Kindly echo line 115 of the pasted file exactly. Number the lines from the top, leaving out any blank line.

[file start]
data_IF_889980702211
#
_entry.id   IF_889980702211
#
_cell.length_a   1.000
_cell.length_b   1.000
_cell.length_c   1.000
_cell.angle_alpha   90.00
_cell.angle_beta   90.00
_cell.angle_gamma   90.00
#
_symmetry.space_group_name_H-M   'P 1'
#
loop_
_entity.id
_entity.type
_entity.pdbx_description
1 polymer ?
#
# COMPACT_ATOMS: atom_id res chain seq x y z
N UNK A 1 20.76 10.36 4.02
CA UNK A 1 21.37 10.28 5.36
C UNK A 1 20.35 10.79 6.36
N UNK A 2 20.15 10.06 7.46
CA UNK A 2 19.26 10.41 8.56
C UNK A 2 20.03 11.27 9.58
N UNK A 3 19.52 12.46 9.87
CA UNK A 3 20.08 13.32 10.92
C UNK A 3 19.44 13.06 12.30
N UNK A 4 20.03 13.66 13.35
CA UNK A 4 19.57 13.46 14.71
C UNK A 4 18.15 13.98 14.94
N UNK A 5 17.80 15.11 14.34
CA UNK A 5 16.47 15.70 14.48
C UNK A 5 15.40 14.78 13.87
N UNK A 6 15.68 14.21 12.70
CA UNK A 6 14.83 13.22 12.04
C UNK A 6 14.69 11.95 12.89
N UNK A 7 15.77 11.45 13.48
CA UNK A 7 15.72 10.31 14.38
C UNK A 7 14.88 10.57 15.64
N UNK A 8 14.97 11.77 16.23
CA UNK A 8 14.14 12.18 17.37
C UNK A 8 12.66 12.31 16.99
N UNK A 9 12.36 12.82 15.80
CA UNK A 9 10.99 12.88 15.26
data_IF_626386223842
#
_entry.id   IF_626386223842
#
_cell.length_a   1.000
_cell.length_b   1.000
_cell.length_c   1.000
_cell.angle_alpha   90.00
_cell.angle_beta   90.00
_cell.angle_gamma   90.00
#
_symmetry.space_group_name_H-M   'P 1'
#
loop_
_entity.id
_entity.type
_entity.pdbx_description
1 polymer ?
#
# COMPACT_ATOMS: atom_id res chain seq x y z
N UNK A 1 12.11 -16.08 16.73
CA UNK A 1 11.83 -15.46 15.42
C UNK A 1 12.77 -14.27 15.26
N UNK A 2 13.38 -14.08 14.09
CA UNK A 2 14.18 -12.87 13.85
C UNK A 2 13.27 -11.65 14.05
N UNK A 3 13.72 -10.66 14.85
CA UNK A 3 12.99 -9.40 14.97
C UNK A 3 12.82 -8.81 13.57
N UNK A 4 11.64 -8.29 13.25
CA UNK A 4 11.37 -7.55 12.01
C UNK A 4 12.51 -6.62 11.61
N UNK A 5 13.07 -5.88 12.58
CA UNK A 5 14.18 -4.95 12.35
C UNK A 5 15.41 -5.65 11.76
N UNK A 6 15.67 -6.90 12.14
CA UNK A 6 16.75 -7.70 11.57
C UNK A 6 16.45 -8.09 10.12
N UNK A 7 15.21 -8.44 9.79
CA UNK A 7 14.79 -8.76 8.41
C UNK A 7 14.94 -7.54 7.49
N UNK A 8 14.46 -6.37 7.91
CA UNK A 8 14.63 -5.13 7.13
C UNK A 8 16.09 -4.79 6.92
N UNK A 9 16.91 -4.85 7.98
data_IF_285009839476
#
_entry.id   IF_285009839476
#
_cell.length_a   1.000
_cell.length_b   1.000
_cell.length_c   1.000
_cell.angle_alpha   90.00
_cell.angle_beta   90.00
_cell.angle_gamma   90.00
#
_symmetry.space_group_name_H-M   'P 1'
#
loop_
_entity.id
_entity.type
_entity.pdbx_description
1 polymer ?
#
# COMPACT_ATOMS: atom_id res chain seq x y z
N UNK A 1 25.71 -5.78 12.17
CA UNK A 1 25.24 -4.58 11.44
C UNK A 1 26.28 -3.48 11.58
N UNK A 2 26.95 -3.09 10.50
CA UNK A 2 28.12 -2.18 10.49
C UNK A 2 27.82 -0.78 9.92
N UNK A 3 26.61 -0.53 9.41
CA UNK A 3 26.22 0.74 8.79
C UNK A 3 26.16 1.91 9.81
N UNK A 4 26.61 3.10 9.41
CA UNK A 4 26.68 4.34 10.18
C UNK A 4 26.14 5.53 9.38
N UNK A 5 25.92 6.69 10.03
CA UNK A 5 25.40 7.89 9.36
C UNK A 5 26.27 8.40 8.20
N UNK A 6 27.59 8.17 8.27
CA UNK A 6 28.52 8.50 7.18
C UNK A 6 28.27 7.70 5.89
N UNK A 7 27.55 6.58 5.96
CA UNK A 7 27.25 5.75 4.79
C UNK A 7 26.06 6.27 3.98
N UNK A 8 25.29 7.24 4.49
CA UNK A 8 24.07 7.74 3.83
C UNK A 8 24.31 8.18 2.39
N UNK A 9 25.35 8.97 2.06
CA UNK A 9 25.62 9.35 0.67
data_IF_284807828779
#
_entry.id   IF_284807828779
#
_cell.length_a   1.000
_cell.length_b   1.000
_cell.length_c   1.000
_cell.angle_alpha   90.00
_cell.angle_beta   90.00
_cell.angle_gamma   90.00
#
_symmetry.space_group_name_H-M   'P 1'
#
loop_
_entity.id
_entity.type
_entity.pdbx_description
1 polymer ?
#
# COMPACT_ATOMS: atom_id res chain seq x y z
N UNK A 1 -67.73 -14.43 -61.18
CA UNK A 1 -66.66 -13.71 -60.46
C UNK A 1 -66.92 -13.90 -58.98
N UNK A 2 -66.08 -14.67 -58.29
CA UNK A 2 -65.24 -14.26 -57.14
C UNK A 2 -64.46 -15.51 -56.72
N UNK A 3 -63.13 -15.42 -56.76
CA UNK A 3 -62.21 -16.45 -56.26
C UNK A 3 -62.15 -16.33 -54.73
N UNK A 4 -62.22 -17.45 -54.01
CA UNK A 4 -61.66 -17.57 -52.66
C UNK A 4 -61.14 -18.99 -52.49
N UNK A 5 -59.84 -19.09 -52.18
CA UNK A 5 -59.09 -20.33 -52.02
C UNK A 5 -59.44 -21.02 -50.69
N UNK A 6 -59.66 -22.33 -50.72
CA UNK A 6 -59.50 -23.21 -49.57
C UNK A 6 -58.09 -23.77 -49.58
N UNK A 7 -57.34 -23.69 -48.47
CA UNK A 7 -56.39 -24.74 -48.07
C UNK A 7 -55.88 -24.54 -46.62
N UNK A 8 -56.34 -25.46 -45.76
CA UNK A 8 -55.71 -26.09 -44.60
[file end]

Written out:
N UNK A 2 26.95 -3.09 10.50